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Justice

Reflections on The Business of War: Theological and Ethical Reflections on the Military-Industrial Complex

In combining biblical, historical, theological, and ethical analyses of “the business of war,” the authors invite us to better understand it as a new moral problem that demands a new, faithful response.

The Political Theology Network is pleased to present the following roundtable on a timely and illuminating new volume from Wipf and Stock, The Business of War: Theological and Ethical Reflections on the Military-Industrial Complex.

Book Summary: The Business of War incisively interrogates the development and contemporary implications of the military-industrial complex. It exposes the moral dangers of life in neoliberal economies dependent upon war-making for their growth and brings the Christian tradition’s abundance of resources into conversation with this phenomenon. In doing so, the authors invite us to rethink the moral possibilities of Christian life in the present day with an eye toward faithful resistance to “the business of war” and its influence in every aspect of our lives. In combining biblical, historical, theological, and ethical analyses of “the business of war,” the authors invite us to better understand it as a new moral problem that demands a new, faithful response.

The pieces featured in this symposium reflect this invitation to better understanding. Three authors, James McCarty, Christina McRorie, and Bradley Burroughs, will offer reflections on their research and contributions to the volume,  followed by responses from Keun-Joo Christine Pae, Eli McCarthy, and Brian Powers. Given the ever-increasing polarization of our political sphere, the kind of historical, moral, and critical perspectives articulated throughout this conversation are much-needed. We thank our contributors for this thought-provoking set of essays, and we hope you enjoy.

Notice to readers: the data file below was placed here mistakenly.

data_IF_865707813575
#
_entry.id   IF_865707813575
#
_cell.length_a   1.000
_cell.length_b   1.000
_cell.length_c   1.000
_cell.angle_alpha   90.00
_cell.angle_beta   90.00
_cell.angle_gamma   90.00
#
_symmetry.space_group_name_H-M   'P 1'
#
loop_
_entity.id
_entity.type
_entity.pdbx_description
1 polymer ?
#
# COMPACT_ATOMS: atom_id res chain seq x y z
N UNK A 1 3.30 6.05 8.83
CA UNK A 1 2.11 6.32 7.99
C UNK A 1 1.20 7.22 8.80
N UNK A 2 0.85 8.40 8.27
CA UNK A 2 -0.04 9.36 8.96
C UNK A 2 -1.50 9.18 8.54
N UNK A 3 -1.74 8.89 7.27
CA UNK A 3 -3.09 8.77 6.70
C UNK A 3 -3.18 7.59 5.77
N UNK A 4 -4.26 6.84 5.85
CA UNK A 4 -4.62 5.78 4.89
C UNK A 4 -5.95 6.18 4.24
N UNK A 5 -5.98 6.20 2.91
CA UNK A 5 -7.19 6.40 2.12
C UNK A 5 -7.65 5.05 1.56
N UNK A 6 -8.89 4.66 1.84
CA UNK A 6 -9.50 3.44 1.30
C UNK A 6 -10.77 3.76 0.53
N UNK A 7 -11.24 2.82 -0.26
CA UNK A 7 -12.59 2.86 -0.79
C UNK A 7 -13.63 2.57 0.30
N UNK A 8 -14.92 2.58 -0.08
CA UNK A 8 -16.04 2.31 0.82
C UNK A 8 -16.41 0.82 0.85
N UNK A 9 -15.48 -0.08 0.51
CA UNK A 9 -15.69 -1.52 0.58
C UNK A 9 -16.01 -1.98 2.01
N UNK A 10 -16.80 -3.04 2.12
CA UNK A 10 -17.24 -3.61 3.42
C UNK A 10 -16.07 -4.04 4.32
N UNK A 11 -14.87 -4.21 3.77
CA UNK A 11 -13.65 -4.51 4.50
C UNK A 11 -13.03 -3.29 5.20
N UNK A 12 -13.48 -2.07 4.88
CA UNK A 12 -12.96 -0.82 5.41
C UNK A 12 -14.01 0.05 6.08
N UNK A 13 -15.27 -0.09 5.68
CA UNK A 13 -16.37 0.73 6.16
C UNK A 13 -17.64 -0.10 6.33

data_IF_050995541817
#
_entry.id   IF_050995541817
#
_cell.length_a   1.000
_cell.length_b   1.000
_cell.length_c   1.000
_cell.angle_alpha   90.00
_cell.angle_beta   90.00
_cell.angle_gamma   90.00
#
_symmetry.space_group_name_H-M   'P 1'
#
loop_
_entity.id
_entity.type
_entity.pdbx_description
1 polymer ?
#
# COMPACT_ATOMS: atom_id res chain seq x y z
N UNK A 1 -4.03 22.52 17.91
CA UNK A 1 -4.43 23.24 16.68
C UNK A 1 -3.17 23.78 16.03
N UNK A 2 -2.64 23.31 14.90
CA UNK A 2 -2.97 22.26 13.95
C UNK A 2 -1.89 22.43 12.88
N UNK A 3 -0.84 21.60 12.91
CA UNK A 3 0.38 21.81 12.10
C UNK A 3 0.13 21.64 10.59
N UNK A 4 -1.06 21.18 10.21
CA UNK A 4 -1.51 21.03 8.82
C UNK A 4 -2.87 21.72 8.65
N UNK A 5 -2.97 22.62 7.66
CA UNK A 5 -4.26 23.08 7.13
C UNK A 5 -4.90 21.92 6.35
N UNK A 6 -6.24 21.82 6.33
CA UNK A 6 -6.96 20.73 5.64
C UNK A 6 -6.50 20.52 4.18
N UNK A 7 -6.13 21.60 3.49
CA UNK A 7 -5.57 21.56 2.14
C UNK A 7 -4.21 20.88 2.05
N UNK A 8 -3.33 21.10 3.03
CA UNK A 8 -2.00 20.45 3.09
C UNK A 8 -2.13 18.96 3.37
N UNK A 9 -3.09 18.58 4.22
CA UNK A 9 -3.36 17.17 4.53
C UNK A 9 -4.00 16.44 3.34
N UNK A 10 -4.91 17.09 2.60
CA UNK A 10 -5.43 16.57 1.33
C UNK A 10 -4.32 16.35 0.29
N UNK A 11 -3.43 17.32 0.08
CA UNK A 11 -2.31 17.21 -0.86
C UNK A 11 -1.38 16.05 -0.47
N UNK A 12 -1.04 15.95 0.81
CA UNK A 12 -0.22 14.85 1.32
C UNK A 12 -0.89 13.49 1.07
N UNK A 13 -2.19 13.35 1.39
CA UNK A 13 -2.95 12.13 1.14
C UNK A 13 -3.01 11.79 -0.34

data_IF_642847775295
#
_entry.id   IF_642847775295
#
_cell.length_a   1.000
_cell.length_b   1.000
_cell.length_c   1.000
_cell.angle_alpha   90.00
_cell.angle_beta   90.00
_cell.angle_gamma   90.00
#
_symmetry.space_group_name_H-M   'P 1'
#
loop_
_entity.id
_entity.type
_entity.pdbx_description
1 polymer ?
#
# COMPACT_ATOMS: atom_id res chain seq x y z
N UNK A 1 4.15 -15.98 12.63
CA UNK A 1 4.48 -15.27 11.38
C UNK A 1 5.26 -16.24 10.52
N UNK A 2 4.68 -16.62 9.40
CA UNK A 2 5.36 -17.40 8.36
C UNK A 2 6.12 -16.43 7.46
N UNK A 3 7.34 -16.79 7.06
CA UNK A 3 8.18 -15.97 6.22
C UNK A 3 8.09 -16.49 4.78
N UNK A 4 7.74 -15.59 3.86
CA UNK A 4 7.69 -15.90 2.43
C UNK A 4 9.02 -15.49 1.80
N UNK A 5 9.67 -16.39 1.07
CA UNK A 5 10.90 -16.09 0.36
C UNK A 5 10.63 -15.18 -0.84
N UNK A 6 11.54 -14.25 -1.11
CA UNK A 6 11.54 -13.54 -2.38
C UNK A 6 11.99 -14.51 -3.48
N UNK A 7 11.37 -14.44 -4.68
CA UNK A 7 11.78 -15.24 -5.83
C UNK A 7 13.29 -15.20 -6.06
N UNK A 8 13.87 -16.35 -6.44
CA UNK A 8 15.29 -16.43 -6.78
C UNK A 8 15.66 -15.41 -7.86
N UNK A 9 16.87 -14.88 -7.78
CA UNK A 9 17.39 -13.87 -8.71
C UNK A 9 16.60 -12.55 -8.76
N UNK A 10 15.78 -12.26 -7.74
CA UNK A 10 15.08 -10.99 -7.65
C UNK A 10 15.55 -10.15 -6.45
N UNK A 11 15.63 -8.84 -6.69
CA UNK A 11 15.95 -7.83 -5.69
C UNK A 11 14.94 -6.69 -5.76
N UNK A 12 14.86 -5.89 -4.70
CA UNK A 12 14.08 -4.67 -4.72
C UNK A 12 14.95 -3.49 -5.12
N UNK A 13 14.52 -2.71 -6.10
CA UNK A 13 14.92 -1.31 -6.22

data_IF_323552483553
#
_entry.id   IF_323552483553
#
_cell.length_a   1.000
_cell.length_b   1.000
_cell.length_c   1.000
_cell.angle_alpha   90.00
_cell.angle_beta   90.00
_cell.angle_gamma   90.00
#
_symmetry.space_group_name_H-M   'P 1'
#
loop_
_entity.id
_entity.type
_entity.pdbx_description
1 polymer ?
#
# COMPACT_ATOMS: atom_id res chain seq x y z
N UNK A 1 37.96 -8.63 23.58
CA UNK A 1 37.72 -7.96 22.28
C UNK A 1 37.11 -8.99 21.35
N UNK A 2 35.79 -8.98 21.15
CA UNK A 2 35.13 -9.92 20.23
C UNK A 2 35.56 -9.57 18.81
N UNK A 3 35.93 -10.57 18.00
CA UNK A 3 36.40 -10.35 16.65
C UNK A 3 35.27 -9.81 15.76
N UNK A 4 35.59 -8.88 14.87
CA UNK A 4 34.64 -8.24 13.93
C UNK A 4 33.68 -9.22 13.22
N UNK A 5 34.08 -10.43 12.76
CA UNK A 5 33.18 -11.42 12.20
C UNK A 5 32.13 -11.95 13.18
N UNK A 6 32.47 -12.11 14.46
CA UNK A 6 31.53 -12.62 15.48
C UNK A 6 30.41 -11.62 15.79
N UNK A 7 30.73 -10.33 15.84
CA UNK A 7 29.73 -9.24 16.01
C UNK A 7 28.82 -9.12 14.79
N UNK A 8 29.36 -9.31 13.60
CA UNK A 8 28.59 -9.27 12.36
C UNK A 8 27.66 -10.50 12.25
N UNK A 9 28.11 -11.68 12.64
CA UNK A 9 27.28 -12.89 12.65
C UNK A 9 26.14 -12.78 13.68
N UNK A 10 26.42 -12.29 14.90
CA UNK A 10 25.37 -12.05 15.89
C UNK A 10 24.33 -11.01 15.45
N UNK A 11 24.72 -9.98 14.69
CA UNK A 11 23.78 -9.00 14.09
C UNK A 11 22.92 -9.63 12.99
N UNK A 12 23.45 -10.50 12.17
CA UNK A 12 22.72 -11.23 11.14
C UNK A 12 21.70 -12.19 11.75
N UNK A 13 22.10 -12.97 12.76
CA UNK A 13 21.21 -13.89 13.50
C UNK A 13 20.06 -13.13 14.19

Symposium Essays

Christian Ethics and the “Problems” of Business and War

Above all, the Christian tradition urges us to reject the application of war metaphors to the market, as if it were a bloody realm of unavoidable tragedy and exclusively self-focused interest. It is not—or should not be—and the temptation to accept economic “tragedy” is really just the temptation to fail to love God and the neighbor, theologically speaking.

Justice and the Use of Private Military and Security Contractors

Transforming war into a capitalist imperative, the expanded use of PMSCs makes it more difficult to place democratic checks upon military power, commodifies war in a fashion that obscures its tragedy and misery, and threatens to further constrict the role of justice in determining military engagements.

Transformative Justice is Resistance to the Military-Industrial Complex

By working to abolish policing and prisons as we know them today, prison and police abolitionists are engaging in the kind of activism that can resist and dismantle these interconnected evils at the same time. In other words, transformative justice and prison abolition are ways to resist the military-industrial complex.

Response: The Business of War, the Labor of War

A full-scale war might spectacularly display the deaths and violence that immediately bring people’s attention. However, an excessive profit-driven business may also kill as many people as war does, while in many cases, these deaths are invisible.

Response: The Inversion of U.S. Society’s Militarism

A transformative justice approach with restorative mechanisms works to break this logic of de-humanization and build more humanizing social processes. Accountability, as distinct from punishment, is about better understanding the harm, growing in empathy, acknowledging responsibility, and moving in the direction of changing harmful behavior.

Coming

Response: Frameworks of Meaning, Identity and Resistance

The language of the imago dei has the capacity, in my view, to subvert the legal and ethical justifications for war, and focus dialogue and conversations on the ways in which killing, tragically, allows us to glimpse the diminishment of our own humanity in the death of another.

Coming